Star Of India
Not many people know or understand the phenomenon of ‘stars’ in gemstones. The effect termed asterism is beautiful and rare. The Star of India is a mammoth 563.35ct sapphire and is about the size of a golf ball. The star effect is caused by rutile needles formed in a 3-fold arrangement. When the light bounces off them, the result is this outstanding six-pointed star.
J.P. Morgan, a wealthy financier, appointed gem expert George Kunz to create an impressive gem collection for the Paris Exhibition of 1900. Although the gem is known as originating from Sri Lanka, no other history or provenance is established, other than Kunz writing in 1913 that the “Star of India has a more or less indefinite historic record of some three centuries”. After exhibit, the entire collection was donated to the American Museum of Natural History, where the gem still resides today. In 1964 the sapphire suffered some drama, when a group of robbers were able to steal it from its case due to a defunct battery on the alarm. Although the culprits were detained within two days, it wasn’t until January 1965 that they gave up the location of the gems and the uninsured Star of India was able to return to its rightful location.
Rosser Reeves Ruby
Donated to the Smithsonian in 1965 by its namesake Rosser Reeves, this Sri Lankan beauty weighs 138.72ct and is one of the world’s finest and largest star ruby. Reeves carried the ruby around as his lucky token and even referred to it as his “baby”. Buying the ruby in the mid-1950’s, the jewel had recently lost a few carats during re-polishing, shrinking from just over 140ct to its current weight. The polishing not only removed the heavy scratches but also centred the star making it even more fabulous.
Andamooka Opal (The Queen’s Opal)
This fabulous jewel was presented to Queen Elizabeth II on her visit to South Australia in 1954. Discovered in 1949 in the South Australian Andamooka mine, a lapidarist named John Altmann cut and polished the opal to its 203ct oval shape.
The jewel was mounted in to an intricate palladium and diamond necklet mount. A matching pair of earrings were also crafted to create a demi-parure. It is still considered one of the finest opals ever found, for not only its large size, but intensity of its play of colour.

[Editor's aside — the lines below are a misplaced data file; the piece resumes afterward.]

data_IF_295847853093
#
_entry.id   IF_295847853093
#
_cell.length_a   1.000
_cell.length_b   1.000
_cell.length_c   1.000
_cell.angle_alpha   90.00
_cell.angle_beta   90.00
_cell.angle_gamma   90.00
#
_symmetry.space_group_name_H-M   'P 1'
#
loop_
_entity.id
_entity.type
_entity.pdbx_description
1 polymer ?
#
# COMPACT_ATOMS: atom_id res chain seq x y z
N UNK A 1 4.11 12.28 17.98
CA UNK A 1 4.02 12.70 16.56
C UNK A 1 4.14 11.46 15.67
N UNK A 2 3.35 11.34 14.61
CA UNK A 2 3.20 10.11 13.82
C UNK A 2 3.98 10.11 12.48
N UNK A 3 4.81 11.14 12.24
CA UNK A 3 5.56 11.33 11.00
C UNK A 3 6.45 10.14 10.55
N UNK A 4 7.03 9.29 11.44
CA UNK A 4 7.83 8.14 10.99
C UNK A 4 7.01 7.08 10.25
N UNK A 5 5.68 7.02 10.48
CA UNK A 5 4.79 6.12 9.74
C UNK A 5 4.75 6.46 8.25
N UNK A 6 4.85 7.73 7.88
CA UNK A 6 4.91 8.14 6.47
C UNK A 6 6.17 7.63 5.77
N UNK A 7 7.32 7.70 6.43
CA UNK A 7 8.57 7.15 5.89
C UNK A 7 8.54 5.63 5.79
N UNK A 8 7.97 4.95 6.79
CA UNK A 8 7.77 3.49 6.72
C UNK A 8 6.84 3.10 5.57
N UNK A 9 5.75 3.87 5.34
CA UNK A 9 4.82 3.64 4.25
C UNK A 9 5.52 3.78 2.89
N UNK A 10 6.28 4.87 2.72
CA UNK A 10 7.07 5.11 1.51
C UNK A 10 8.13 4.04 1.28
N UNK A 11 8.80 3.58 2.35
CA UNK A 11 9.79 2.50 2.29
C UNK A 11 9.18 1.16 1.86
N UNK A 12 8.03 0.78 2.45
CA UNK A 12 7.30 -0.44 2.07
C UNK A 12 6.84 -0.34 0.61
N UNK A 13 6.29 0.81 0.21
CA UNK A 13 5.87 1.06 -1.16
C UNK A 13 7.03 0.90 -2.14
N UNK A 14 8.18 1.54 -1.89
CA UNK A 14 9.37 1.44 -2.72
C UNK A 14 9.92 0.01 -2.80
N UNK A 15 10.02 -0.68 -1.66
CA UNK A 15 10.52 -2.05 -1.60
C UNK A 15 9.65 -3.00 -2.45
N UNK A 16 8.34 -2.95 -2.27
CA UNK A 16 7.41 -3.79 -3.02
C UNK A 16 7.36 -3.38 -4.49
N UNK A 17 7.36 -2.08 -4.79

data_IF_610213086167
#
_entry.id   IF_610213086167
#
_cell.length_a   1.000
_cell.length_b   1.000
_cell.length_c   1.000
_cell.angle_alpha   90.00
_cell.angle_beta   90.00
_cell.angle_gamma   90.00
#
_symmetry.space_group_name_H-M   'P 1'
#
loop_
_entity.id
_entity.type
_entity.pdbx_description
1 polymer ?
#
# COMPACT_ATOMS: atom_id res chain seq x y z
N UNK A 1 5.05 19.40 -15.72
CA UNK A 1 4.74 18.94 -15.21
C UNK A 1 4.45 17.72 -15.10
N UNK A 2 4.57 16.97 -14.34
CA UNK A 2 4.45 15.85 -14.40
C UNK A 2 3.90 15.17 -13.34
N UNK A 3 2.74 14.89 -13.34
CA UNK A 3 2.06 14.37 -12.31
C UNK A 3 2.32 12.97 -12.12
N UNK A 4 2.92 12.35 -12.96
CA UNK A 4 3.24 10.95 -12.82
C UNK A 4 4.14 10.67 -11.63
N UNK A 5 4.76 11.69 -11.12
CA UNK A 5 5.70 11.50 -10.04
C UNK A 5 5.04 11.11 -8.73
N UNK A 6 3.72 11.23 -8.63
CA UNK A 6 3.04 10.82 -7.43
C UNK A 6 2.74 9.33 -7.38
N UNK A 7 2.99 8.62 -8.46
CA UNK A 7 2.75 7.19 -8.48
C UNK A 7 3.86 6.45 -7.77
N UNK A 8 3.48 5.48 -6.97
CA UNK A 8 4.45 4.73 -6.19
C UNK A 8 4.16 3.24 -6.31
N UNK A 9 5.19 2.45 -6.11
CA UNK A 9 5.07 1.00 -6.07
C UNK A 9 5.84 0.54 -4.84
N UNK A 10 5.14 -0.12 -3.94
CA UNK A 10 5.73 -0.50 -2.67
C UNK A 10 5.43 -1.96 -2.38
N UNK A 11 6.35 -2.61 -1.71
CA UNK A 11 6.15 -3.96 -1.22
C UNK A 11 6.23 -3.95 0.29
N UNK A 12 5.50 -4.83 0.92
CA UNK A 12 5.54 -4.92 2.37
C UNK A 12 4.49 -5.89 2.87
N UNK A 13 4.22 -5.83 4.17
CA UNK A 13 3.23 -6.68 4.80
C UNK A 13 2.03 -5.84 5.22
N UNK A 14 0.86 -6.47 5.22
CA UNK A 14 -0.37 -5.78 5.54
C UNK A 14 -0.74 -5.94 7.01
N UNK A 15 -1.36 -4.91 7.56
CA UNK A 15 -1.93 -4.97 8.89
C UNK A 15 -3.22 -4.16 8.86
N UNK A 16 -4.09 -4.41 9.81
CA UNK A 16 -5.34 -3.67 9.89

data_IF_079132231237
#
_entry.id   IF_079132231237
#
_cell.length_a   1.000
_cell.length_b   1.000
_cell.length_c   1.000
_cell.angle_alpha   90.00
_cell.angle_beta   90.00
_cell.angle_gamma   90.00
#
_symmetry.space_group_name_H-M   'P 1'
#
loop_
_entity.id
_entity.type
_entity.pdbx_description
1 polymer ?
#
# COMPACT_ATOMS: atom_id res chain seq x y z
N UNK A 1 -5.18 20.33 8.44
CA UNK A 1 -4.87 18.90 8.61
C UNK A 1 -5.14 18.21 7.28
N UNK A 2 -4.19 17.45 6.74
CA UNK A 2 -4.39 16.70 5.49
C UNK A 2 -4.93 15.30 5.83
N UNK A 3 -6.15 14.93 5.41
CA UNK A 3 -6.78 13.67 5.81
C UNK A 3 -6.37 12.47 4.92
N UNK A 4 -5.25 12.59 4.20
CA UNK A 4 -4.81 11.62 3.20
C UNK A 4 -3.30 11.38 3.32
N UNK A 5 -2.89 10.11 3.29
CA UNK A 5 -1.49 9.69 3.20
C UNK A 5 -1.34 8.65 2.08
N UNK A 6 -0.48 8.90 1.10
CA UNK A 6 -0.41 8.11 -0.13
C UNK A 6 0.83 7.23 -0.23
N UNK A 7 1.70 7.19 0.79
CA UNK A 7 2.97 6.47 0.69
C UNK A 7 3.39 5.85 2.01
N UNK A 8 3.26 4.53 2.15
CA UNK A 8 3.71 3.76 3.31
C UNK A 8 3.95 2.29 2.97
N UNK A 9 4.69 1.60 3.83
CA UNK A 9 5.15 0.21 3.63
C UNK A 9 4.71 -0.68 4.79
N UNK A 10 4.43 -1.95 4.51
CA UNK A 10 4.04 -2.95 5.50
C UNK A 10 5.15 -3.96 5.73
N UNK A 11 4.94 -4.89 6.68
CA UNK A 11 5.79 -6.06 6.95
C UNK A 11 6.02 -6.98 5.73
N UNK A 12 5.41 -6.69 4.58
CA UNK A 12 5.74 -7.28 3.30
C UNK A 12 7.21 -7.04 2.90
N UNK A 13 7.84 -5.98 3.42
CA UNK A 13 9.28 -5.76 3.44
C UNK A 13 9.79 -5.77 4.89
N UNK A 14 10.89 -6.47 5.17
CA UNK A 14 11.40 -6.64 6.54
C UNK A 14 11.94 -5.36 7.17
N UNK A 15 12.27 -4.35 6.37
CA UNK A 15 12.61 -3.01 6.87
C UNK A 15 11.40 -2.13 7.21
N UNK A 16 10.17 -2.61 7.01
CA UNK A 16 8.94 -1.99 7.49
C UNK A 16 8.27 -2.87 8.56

Pearl Of Lao Tzu
Considered a ‘non-nacreous’ pearl by gemmologists, the Pearl of Lao Tzu originates from a giant clam and is the largest pearl known in the world. “Gem” pearls have what is described as pearlescence, which is the beautiful shining colours seen in its ‘skin’. A Tridacna clam has no mother of pearl in its shell, but rather something called porcellaneous which is like white china. The pearl was found by a Filipino diver in the Palawan sea and weighs 6.40kg! The American who purchased the pearl gave two varying stories as to how it came in to his possession, but either way his death in 1979 saw the pearl sell for $200,000. Currently the pearl is being held in a probate estate with three equal share-owners fighting over it. Varying valuations have been offered on the pearl, ranging from $35million-$60million.
Boasting exceptional depth of colour and extraordinary clarity, the Hooker Emerald weighs 75.57ct and is currently displayed in the Smithsonian Museum of Natural History. Set in a lavish Tiffany & Co design, the host brooch is crafted in platinum with approximately 13ct of diamonds. Mined in the 16th or 17th century in Columbia, Spanish conquistadors had the rough emerald sent to Europe to be fashioned. It was subsequently sold to the Ottoman Empire. Rumours say that during 1908 when Abdul Hamid II had many of the crown jewels smuggled to Pair, the Hope Diamond also accompanied them. Hoping to be able to recover enough money to repay his debts, Habib auctioned the gems in 1911 and Tiffany took ownership of this magnificent emerald. They retained the jewel – initially set in a tiara – until 1950 when it was remounted in to a brooch design. In 1955 philanthropic heiress Janet Annenberg Hooker purchased the piece. After 22 years of enjoyment, she donated the brooch to the Smithsonian Institution.